Saturday, October 07, 2006

It's Columbus Day again, and the hate goes on!

Well, it will be this Monday but I decided to get an early start.

Usually once I've written a post I forget about it and move on, but by sheer serendipity, while I was considering if I was going to write another post about the folly of loving or hating Columbus day, last year's post on the topic got a recent response. Since I doubt anyone remembers what I said, you can check out my post here. I summed it up with this:

To that end, if enough of you support me, I will begin a "Forgive and Forget Columbus Day" movement to end both our observation of the heroics of this nobody who didn't discover America and the counter-trend toward resentment of this holiday. Perhaps we could have, in its place, a "America Discovery Day" where we could all celebrate the date our ancestors got over here

Although I was being rather flippant, the sentiment is true. Who cares about this guy? Look, as far as firsts go, his is pretty lame. Take this absolutely true statement for example: "Neil Armstrong was the first human to set foot on the moon". Yes, the first human. Of either sex, of any race, any language, any time period. He was the first ever! But Columbus now, Columbus' first was this: "Columbus was the first European that the Taino of the Caribbean saw." "Wait!" you cry. "But what about him discovering the Americas?". Uh, dude, that's what the Indians did. Some Paleo-Indian guy (or woman) was the first human to set foot on the Americas. "Ok!" you say. "But what about Europeans?" Well, that was the Vikings. And the reason they failed to continue their occupation is believed to be because the Little Ice Age changed climactic conditions so much that they could no longer survive on Greenland. So Columbus was the first European to rediscover the Americas. Is that a great accomplishment? Well, it was his rediscovery that paved the way for settlement. Of course, if you believe Jared Diamond, it was pretty much inevitable for that expansion to happen anyway. So why blame Columbus because he was the first European of the second wave (the first being Vikings)?

And finally, you might say, "Well all that is true, but it was his voyages that paved the way for the founding of the US. Aren't you happy about that?" Well, of course I love this country. But does that mean we have to honor the worst parts of our history as well as the best? Absolutely not. I'm proud our country fought and beat those Nazi bastards in WWII, but I'm not proud of the relocation of the Japanese-Americans. My ancestors helped the Colonies overthrow British rule, but the US eventually committed genocide on my people. I'm proud of one but not the other, and what idiot would be?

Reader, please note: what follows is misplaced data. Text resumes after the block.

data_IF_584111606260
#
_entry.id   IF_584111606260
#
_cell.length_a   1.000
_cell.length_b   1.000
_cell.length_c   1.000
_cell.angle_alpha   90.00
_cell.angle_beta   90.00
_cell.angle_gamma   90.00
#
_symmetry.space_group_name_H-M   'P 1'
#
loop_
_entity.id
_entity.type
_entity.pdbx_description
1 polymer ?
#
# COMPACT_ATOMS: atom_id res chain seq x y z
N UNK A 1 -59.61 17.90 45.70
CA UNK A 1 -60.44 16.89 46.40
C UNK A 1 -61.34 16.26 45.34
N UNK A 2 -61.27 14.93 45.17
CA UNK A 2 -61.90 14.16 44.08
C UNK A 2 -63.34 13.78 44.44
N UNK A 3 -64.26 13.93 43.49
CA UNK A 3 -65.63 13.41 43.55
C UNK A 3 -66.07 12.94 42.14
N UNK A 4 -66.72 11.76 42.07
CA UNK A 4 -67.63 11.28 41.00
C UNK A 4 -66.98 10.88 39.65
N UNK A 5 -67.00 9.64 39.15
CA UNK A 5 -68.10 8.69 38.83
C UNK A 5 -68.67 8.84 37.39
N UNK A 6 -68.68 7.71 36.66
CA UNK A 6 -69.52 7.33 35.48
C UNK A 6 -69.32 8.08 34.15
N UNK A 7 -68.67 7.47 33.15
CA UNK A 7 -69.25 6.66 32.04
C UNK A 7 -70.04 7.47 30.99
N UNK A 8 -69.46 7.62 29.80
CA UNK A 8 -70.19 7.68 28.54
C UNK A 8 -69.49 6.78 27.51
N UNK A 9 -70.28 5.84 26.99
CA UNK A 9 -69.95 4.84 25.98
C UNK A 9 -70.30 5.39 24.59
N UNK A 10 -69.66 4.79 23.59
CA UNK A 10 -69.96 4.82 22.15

Why can't righties (and lefties sometimes) not hold those contradictions in their minds? America is a good country. That does not mean we should pretend Americans were always saints. And just because our ancestors did something bad in the past is no reason to hate America today.

Here's the new comment that appeared recently on last year's post:

Here we go again. Another year, another chance for Leftist hatemongers to bash and badmouth Columbus day. They view it as a day of infamy when those "evil Europeans" came to the New World.

It makes you wonder -- why exactly we are supposed to celebrate Hispanic Heritage Month , then? The Spanish were the first to arrive, and Spanish culture wiped out much of the native culture. Our Leftist loudmouths have some strange racial (and racist) hierarchy going on. Conquistadors = okay. Pilgrims = monsters. (As an aside, this parallels the demonizing of the Puritans' religiosity as crazed extremism, while lauding Muslim's far greater piety as "their culture" which should be "respected".)

Second, none of these bigots is ready to correct the "mistake" of human migration and give up the deeds of their house to some American Indian tribes and pack up for the Old World. I guess that would spoil the fun of the ritual badmouthing, whining, demonizing, preaching and the feeling of superiority that comes every year on Columbus Day.

This is obviously a right-wing rant by someone who's got his talking points well prepared. Unfortunately, like so many righties, he has no grasp on reality.

They view it as a day of infamy when those "evil Europeans" came to the New World.

No, they view it as a day of sorrow because it marks the beginning of the extermination of the native peoples who lived here. Although estimates vary widely, as much as 95% of the population of the New World died because of Europeans, either directly or indirectly. Is that not something to mourn?